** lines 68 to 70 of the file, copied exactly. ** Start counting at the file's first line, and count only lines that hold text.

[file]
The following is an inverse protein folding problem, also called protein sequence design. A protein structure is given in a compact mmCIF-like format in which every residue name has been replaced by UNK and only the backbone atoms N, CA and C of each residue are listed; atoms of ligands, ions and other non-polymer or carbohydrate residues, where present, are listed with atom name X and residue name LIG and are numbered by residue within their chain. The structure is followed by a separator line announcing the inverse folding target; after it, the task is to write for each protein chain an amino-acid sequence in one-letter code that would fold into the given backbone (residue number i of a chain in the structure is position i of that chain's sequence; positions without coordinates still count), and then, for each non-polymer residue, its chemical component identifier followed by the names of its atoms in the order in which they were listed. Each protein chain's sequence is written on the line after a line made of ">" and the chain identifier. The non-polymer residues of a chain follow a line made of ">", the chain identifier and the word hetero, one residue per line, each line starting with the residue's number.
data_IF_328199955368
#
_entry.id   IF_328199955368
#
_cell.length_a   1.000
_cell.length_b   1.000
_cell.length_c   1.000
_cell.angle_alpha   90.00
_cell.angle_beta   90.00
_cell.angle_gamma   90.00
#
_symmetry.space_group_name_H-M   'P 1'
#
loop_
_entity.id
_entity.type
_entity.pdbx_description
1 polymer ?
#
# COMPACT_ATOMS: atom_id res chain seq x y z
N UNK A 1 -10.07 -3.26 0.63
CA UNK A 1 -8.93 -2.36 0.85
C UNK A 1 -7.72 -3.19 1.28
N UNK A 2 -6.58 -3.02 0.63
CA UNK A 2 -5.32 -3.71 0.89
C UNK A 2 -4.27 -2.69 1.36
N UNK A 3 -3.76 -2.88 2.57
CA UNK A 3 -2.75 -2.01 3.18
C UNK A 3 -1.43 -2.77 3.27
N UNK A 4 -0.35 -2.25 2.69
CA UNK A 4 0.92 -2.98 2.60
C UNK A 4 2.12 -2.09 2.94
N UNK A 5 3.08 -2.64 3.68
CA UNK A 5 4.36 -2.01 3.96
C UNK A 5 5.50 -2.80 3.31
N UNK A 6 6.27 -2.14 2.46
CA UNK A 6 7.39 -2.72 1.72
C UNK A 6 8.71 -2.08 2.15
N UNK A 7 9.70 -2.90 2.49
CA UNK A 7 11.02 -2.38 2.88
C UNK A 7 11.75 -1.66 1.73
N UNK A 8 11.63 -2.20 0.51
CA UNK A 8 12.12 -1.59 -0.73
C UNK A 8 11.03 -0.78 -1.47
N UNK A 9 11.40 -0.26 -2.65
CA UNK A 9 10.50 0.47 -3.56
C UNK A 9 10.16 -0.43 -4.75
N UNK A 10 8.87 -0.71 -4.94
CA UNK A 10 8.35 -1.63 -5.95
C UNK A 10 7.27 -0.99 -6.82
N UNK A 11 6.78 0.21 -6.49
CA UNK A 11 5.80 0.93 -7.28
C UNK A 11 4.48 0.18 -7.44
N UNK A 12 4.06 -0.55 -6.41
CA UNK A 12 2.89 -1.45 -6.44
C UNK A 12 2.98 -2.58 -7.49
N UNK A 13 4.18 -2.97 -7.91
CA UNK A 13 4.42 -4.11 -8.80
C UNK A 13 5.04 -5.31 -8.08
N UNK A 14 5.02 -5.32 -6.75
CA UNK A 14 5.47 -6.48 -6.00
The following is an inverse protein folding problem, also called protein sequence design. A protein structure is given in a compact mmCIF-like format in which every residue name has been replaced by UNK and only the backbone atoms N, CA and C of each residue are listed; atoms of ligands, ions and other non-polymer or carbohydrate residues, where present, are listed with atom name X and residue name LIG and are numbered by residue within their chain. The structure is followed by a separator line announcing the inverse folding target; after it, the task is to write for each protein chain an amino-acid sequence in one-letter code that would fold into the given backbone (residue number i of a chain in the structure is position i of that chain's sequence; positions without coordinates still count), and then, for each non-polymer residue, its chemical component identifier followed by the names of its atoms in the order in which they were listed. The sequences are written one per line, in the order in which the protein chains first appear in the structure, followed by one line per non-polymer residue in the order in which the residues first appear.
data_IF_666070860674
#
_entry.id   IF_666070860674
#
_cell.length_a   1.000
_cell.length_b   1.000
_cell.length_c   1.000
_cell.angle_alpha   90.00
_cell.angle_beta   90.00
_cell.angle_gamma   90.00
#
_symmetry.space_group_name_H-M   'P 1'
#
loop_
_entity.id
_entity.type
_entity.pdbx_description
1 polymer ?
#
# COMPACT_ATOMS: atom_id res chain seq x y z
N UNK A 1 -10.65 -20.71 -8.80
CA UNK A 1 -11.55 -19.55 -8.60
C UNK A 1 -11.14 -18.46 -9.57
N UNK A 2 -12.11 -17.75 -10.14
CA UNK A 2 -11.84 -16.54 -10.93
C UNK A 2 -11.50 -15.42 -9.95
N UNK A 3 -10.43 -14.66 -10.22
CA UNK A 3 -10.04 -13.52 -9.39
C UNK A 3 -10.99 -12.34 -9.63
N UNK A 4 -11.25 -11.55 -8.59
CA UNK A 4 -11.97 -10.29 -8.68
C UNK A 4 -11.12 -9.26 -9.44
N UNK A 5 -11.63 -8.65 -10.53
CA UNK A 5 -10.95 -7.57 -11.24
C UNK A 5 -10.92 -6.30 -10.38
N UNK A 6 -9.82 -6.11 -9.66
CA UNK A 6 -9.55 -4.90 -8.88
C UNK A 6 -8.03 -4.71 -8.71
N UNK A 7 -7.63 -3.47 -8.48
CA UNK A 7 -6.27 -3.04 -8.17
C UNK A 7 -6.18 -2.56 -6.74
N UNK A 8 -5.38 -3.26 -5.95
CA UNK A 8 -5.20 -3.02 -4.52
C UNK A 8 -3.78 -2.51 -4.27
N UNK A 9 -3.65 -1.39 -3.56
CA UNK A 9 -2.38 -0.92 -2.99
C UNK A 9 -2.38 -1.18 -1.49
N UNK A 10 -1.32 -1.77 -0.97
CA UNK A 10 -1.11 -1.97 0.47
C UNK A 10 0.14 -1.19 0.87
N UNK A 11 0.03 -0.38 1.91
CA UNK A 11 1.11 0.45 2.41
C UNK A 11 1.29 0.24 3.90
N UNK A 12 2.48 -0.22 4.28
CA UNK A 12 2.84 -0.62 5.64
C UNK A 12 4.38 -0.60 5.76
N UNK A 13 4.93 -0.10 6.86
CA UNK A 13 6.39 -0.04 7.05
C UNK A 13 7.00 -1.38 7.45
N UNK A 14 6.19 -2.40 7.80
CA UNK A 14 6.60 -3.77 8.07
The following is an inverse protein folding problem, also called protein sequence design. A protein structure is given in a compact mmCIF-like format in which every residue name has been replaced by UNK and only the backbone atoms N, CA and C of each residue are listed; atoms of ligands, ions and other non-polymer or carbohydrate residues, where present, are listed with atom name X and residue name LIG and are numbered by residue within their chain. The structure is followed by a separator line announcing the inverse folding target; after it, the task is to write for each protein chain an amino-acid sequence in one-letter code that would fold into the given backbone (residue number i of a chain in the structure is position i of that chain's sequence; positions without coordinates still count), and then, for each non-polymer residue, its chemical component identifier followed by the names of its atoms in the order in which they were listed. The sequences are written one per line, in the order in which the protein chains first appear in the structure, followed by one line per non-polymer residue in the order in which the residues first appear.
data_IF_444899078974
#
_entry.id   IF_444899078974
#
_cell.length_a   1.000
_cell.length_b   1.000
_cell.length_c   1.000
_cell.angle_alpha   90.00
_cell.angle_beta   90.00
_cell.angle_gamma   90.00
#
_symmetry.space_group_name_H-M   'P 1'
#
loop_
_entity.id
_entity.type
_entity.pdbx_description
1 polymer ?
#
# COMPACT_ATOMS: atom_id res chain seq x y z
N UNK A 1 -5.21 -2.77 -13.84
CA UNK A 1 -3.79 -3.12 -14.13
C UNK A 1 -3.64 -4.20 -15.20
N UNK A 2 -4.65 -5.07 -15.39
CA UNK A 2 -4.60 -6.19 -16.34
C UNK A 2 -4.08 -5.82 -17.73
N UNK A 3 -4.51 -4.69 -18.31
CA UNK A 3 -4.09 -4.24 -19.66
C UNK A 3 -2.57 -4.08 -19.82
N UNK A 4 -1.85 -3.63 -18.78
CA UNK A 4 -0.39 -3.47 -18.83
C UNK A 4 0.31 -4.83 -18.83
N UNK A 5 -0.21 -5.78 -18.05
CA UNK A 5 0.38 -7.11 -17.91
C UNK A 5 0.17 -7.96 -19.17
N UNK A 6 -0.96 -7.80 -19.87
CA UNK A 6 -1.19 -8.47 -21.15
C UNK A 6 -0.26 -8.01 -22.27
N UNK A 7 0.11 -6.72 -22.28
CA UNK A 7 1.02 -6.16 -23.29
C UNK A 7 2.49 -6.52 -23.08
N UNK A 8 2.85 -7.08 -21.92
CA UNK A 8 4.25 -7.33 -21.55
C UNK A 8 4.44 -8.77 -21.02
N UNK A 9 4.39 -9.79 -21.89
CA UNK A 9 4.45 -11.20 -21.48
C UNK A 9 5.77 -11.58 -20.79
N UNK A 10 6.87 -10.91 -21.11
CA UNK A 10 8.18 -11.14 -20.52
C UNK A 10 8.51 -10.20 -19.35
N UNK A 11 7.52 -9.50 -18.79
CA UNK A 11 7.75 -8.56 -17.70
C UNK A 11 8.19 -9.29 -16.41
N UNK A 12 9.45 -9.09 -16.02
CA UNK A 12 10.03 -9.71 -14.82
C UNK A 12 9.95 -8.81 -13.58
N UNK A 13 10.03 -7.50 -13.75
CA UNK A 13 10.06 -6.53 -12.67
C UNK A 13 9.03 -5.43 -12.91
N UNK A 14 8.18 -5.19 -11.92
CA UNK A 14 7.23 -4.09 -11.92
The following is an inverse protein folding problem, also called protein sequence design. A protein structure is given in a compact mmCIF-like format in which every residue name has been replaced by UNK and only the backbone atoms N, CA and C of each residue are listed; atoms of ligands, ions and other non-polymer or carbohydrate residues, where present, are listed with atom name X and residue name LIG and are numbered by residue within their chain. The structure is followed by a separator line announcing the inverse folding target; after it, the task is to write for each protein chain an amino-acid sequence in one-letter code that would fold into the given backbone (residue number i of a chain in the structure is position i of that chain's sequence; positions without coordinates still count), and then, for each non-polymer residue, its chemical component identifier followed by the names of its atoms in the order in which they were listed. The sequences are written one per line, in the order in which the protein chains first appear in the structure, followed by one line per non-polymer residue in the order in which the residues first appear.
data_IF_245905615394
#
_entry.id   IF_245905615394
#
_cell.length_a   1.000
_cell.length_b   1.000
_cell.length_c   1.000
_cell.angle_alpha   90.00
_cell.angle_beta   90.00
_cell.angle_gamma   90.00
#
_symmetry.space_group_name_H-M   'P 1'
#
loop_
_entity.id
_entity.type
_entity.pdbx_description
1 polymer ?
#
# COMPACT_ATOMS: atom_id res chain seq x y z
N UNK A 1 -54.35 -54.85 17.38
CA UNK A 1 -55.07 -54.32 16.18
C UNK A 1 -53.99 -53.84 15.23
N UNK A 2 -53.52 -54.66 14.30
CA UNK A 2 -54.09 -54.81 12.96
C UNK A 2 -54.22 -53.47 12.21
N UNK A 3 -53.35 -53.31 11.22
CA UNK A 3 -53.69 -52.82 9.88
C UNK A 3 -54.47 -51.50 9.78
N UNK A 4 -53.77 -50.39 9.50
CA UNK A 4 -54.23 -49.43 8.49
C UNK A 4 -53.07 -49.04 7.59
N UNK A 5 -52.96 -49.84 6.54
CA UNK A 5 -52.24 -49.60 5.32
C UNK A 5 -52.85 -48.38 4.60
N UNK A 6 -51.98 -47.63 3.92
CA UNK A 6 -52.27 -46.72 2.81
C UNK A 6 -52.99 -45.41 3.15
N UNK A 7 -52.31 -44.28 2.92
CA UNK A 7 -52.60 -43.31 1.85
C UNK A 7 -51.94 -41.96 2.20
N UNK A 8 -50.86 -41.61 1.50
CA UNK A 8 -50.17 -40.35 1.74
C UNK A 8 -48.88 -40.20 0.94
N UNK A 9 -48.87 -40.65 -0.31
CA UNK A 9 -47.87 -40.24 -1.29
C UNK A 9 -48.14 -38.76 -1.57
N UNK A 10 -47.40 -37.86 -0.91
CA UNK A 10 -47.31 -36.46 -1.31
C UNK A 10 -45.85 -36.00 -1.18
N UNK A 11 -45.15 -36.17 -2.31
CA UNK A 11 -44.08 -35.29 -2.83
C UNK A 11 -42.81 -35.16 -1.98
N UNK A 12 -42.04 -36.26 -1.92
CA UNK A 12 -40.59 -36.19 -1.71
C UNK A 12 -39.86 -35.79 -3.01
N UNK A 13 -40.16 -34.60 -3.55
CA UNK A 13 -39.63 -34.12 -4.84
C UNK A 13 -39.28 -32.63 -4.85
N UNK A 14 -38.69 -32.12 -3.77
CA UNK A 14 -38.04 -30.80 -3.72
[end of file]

_cell.length_a   1.000
_cell.length_b   1.000
_cell.length_c   1.000